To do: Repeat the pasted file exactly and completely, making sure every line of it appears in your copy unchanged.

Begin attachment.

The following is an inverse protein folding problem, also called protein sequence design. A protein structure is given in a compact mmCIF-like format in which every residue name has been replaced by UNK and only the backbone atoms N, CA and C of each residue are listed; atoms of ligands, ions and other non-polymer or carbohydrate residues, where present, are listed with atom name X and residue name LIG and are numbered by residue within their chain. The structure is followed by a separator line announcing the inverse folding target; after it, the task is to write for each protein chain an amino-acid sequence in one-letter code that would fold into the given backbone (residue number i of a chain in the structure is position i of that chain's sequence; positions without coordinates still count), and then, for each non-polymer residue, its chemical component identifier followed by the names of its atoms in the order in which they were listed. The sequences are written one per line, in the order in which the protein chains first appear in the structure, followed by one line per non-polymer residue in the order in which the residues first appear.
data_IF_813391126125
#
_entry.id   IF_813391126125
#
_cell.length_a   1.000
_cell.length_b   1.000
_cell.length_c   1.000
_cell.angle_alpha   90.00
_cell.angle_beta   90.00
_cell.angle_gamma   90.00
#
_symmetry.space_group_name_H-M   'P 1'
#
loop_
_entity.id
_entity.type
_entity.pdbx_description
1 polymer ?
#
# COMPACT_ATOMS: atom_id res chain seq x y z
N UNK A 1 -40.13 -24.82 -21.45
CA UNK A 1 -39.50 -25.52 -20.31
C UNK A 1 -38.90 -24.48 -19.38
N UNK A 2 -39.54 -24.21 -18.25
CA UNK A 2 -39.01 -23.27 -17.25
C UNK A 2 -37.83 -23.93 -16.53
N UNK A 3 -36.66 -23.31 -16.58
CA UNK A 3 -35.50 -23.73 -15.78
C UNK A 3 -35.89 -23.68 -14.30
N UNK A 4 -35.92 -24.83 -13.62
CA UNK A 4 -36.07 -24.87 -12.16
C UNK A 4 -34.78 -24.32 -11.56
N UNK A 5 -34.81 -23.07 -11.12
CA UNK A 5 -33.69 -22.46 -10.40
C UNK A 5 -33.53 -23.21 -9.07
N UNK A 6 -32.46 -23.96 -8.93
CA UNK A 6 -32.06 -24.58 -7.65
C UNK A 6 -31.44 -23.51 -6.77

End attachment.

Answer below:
The following is an inverse protein folding problem, also called protein sequence design. A protein structure is given in a compact mmCIF-like format in which every residue name has been replaced by UNK and only the backbone atoms N, CA and C of each residue are listed; atoms of ligands, ions and other non-polymer or carbohydrate residues, where present, are listed with atom name X and residue name LIG and are numbered by residue within their chain. The structure is followed by a separator line announcing the inverse folding target; after it, the task is to write for each protein chain an amino-acid sequence in one-letter code that would fold into the given backbone (residue number i of a chain in the structure is position i of that chain's sequence; positions without coordinates still count), and then, for each non-polymer residue, its chemical component identifier followed by the names of its atoms in the order in which they were listed. The sequences are written one per line, in the order in which the protein chains first appear in the structure, followed by one line per non-polymer residue in the order in which the residues first appear.
data_IF_813391126125
#
_entry.id   IF_813391126125
#
_cell.length_a   1.000
_cell.length_b   1.000
_cell.length_c   1.000
_cell.angle_alpha   90.00
_cell.angle_beta   90.00
_cell.angle_gamma   90.00
#
_symmetry.space_group_name_H-M   'P 1'
#
loop_
_entity.id
_entity.type
_entity.pdbx_description
1 polymer ?
#
# COMPACT_ATOMS: atom_id res chain seq x y z
N UNK A 1 -40.13 -24.82 -21.45
CA UNK A 1 -39.50 -25.52 -20.31
C UNK A 1 -38.90 -24.48 -19.38
N UNK A 2 -39.54 -24.21 -18.25
CA UNK A 2 -39.01 -23.27 -17.25
C UNK A 2 -37.83 -23.93 -16.53
N UNK A 3 -36.66 -23.31 -16.58
CA UNK A 3 -35.50 -23.73 -15.78
C UNK A 3 -35.89 -23.68 -14.30
N UNK A 4 -35.92 -24.83 -13.62
CA UNK A 4 -36.07 -24.87 -12.16
C UNK A 4 -34.78 -24.32 -11.56
N UNK A 5 -34.81 -23.07 -11.12
CA UNK A 5 -33.69 -22.46 -10.40
C UNK A 5 -33.53 -23.21 -9.07
N UNK A 6 -32.46 -23.96 -8.93
CA UNK A 6 -32.06 -24.58 -7.65
C UNK A 6 -31.44 -23.51 -6.77